HAPPY NEW YEAR AND WELCOME BACK TO ALL OUR READERS!
We hope you enjoyed a restorative break, because it looks like we are straight back to politics and posturing.
We reckon that the Mayor won the year’s first ding-dong with Government as he compared his fare freeze with the biggest rise in commuter rail prices for five years.
Of course, there will be many more battles to come in the lead up to the local elections, now exactly five months away, especially as the outlook for the Tories is looking less than festive – Lord Hayward thinks they could lose control of all but three London councils. Whether on security, infrastructure, housing or Brexit and the economy, the Government will not want to give an inch to London’s Labour Mayor. We predict a tense time on all fronts.
At a local level, even in ‘safe’ Labour boroughs there is still a good deal of positioning going on. We look at Newham and Haringey in detail below and of course plenty more of this across all the boroughs in the weeks and months to come. Watch this space for more each week and let us know if there’s anywhere in particular you’d like us to look at.
MAYOR ON THE RAILS: GRAYLING ON THE ROPES?
2018 dawned with some good news for long suffering passengers at London Bridge, as five new platforms opened at the station as part of a £1bn upgrade programme. But on the same day, commuters were hit with the biggest increase in rail fares for five years. An annual rail pass into a London terminal has gone up on average £146 and as passenger numbers on public transport have fallen over the last year, many have questioned whether commuters are simply being priced out. Meanwhile, transport secretary Chris Grayling was out of the country, leaving his nemesis Sadiq Khan to capitalise on the moment by reminding people that Transport for London fares are frozen (a pledge he made before he was elected) and announcing that his one-hour bus hopper ticket can now be used for unlimited journeys (as opposed to just one change). With both Lord Adonis (see below) and Sadiq Khan gunning for Grayling, particularly over rail devolution, this is likely to stay a hot topic over the next few months.
BOBBIES ON THE BEAT
If transport is one major political issue, security and crime will be another with New Year very sadly marred by four separate fatal stabbings in London over the space of 24 hours. Sadiq Khan launched his ‘London Needs You Alive’ campaign in November, aimed at deterring young people from carrying knives. The Mayor has also subsequently announced that 529 new dedicated neighbourhood police officers have been appointed since he took office in summer 2016, fulfilling a key campaign pledge. Now each of the capital’s 629 wards has at least two Police Constables (PCs) and one Police Community Support Officer (PCSO); up until last year, most only had one of each. Meanwhile, the Mayor also announced a new programme to better tackle violent extremism over the course of 2018. All of this comes as the Mayor and Government continue to spar over funding and resources for the Metropolitan Police and the causes and consequences of station closures across London. In a press release just before Christmas, the Mayor said that he had ‘no choice’ but to raise council tax for 2018/19 across the city to mitigate government cuts to the police and fire brigade budgets. The increase is the maximum allowed without a referendum and is made up of the 5.8% allowed by the policing precept and 2.99% allowed more generally. This will equate to £14.20 per year per Band D household.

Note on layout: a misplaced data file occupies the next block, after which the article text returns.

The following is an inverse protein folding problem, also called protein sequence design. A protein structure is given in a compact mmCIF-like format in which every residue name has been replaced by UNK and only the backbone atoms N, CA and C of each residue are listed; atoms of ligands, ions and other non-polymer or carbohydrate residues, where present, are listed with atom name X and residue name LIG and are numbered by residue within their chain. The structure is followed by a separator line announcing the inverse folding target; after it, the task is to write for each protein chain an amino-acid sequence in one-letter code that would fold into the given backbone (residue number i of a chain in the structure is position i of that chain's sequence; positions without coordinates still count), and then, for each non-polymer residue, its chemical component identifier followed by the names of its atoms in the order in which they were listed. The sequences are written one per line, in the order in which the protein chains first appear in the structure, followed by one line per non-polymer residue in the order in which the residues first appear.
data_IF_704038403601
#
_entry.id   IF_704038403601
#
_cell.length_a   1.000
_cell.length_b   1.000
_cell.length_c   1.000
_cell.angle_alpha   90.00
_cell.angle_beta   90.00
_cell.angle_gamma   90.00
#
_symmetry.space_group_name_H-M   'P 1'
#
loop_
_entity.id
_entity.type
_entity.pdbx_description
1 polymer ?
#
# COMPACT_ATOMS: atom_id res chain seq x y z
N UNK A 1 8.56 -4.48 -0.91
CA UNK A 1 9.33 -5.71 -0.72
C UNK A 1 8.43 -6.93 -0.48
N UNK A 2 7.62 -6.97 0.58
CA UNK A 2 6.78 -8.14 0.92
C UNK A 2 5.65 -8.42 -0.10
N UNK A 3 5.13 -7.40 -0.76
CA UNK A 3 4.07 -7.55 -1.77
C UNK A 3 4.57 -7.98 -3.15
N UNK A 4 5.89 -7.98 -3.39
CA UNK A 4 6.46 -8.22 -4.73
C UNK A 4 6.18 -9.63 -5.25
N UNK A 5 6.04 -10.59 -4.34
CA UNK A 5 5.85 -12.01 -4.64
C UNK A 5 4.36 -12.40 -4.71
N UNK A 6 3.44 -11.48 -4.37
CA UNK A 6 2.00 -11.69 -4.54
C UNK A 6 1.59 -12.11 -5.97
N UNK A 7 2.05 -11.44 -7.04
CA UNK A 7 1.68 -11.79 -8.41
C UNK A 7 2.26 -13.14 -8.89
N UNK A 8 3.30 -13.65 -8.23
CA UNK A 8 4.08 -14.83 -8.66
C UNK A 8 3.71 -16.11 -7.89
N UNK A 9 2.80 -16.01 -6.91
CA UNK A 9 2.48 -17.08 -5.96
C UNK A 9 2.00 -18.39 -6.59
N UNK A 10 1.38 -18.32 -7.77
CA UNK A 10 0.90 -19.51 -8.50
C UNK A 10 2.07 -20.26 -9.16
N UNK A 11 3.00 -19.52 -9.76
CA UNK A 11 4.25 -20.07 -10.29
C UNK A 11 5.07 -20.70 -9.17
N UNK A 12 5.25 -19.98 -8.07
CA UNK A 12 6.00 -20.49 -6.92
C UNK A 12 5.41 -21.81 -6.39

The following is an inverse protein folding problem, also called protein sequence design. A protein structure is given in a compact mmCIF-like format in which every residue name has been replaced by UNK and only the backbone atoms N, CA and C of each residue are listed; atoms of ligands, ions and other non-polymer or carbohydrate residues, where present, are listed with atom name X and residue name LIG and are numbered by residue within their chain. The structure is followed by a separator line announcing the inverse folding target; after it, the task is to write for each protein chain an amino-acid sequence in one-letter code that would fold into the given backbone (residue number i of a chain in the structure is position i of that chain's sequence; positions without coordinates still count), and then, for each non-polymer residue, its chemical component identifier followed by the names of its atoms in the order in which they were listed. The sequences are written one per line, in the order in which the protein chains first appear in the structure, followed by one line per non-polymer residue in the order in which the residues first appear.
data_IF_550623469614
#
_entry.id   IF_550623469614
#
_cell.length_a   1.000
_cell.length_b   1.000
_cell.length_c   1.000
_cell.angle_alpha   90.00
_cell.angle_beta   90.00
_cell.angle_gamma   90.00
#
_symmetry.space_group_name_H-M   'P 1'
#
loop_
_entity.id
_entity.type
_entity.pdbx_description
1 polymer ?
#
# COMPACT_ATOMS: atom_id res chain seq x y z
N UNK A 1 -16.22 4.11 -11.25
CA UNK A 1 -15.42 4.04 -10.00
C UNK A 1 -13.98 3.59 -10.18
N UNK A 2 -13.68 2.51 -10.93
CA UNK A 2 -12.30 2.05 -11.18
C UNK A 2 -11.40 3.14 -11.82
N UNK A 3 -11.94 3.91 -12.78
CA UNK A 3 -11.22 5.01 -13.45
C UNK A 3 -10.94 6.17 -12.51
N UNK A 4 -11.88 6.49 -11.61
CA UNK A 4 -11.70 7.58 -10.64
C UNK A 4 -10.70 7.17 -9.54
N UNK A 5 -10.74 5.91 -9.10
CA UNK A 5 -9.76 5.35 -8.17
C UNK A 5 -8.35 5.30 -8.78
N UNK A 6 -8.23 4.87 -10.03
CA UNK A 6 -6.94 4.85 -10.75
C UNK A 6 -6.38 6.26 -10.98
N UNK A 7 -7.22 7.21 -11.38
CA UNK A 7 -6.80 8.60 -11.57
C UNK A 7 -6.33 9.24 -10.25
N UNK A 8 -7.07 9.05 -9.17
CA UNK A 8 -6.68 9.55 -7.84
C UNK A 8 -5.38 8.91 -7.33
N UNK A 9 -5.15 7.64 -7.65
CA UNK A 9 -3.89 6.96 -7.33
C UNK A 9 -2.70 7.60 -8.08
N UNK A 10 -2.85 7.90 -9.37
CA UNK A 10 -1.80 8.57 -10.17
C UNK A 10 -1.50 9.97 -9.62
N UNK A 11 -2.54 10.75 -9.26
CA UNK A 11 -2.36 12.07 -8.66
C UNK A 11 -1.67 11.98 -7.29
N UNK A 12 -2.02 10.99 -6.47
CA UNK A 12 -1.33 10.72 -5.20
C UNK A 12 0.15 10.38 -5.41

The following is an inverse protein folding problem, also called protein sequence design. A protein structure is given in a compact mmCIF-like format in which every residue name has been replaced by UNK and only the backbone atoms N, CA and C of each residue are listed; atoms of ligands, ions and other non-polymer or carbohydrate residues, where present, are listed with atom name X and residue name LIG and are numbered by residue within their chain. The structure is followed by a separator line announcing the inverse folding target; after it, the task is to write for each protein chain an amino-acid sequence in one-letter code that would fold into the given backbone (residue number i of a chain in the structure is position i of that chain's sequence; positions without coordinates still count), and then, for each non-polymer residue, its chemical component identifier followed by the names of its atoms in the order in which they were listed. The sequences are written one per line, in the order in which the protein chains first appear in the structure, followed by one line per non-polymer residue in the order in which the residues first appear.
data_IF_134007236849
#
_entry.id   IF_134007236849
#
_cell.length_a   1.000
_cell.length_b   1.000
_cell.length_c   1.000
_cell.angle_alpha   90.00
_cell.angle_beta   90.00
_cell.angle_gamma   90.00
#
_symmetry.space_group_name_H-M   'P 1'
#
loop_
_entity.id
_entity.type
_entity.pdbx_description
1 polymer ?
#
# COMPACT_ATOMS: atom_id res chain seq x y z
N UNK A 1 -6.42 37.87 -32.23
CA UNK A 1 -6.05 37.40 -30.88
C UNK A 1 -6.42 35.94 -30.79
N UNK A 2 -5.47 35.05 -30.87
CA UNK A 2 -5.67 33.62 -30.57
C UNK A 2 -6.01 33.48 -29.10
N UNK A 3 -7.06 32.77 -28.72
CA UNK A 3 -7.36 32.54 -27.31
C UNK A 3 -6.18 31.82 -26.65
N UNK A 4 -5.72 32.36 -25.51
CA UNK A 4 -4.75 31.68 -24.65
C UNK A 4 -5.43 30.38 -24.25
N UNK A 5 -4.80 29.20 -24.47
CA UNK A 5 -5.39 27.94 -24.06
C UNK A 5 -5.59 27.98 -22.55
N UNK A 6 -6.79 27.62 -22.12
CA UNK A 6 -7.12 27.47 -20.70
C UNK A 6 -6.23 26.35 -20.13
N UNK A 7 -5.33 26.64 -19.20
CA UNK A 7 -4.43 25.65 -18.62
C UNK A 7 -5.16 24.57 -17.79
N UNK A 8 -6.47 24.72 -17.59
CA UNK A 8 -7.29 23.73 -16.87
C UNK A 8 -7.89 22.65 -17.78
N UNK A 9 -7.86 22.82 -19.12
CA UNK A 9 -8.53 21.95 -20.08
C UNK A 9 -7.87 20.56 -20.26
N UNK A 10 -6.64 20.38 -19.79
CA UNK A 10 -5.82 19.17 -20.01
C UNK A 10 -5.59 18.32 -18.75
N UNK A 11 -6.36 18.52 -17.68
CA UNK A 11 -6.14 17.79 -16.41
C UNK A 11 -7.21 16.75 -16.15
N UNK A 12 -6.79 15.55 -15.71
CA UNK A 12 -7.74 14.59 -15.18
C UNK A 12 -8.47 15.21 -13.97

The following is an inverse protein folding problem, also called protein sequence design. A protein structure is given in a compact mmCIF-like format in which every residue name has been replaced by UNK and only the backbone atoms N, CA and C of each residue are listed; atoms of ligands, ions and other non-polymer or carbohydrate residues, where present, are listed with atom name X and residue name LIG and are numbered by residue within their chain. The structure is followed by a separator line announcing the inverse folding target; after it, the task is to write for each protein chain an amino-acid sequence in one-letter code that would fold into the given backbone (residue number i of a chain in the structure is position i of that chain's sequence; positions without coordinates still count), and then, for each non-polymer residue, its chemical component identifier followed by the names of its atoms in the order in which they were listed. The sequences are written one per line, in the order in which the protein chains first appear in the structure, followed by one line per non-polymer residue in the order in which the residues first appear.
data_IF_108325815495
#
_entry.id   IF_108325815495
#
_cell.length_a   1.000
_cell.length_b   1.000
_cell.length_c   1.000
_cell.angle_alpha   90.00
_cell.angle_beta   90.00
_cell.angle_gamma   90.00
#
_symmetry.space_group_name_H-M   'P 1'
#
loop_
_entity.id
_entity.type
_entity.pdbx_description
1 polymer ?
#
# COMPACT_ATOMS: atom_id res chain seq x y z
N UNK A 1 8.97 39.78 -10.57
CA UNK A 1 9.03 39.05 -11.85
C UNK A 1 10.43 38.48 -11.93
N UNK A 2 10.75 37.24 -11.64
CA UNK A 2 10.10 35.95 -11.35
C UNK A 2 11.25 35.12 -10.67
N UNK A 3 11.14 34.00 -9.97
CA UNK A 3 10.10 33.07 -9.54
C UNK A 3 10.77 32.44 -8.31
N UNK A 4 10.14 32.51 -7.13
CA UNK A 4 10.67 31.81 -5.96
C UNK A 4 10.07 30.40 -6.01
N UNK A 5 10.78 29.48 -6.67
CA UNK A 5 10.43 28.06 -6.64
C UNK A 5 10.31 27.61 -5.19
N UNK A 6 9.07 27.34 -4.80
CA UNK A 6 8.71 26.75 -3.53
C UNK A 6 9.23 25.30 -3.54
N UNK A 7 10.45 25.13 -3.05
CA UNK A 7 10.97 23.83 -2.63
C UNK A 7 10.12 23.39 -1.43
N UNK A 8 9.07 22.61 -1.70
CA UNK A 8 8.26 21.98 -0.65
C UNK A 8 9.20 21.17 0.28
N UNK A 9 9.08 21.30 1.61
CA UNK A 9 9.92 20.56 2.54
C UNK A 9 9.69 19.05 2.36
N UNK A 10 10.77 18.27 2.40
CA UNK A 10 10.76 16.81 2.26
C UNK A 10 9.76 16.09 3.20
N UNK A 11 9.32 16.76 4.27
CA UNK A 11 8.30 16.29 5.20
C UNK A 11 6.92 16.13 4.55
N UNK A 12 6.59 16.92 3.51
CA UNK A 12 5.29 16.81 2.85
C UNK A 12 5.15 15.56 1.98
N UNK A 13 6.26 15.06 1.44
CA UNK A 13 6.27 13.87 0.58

LORD ADONIS’ INFRASTRUCTURE BLUES
Labour peer Lord Adonis has resigned as chair of the National Infrastructure Commission (NIC), protesting the government’s management of Brexit and the decision over the East Coast rail franchise. In a strongly-worded letter and subsequent statements to the press, Lord Adonis asserted that Brexit has caused a ‘nervous breakdown’ in Whitehall representing nothing more than ‘a dangerous populist and nationalist spasm’, and used the opportunity to argue in favour of a second referendum on the terms of any Brexit deal negotiated by the government. In tandem, he harshly criticised the current transport secretary’s ‘indefensible decision to bail out the Stagecoach/Virgin East Coast rail franchise’. Indeed, he claimed that he received ‘inappropriate requests to desist’ from his criticism of Chris Grayling’s plans. Lord Adonis served as transport minister during Gordon Brown’s Labour administration and was appointed chair of the cross-party NIC in 2015; he has been a strong supporter of a number of major infrastructure projects central to London’s growth and development, such as Heathrow’s expansion, HS2 and Crossrail 2.
SIR ROBIN SPEAKS UP
The Mayor of Newham, Sir Robin Wales, has suggested that the Labour Party should cancel the trigger ballot which secured his reselection for the 2018 Local Elections and hold a re-run under the auspices of the national or regional Labour Party. This follows a great deal of controversy surrounding the trigger ballot, held back in November 2016, which saw local campaigners voicing concerns over the process and crowdsourcing funds for a legal challenge. Just before Christmas, Sir Robin announced he would rather just re-run the process and fellow Labour councillors Kay Scoresby and John Whitworth, who have both previously thrown their hat in the ring to stand against him, have stated they support this move. However, they have expressed doubts that there is enough time to hold a full trigger ballot process and potential selection process whilst still finalising candidate selections for the 3 May election. As of the writing of this piece, there has been no response from the national or regional Labour Party.
HARINGEY POSITIONING STARTS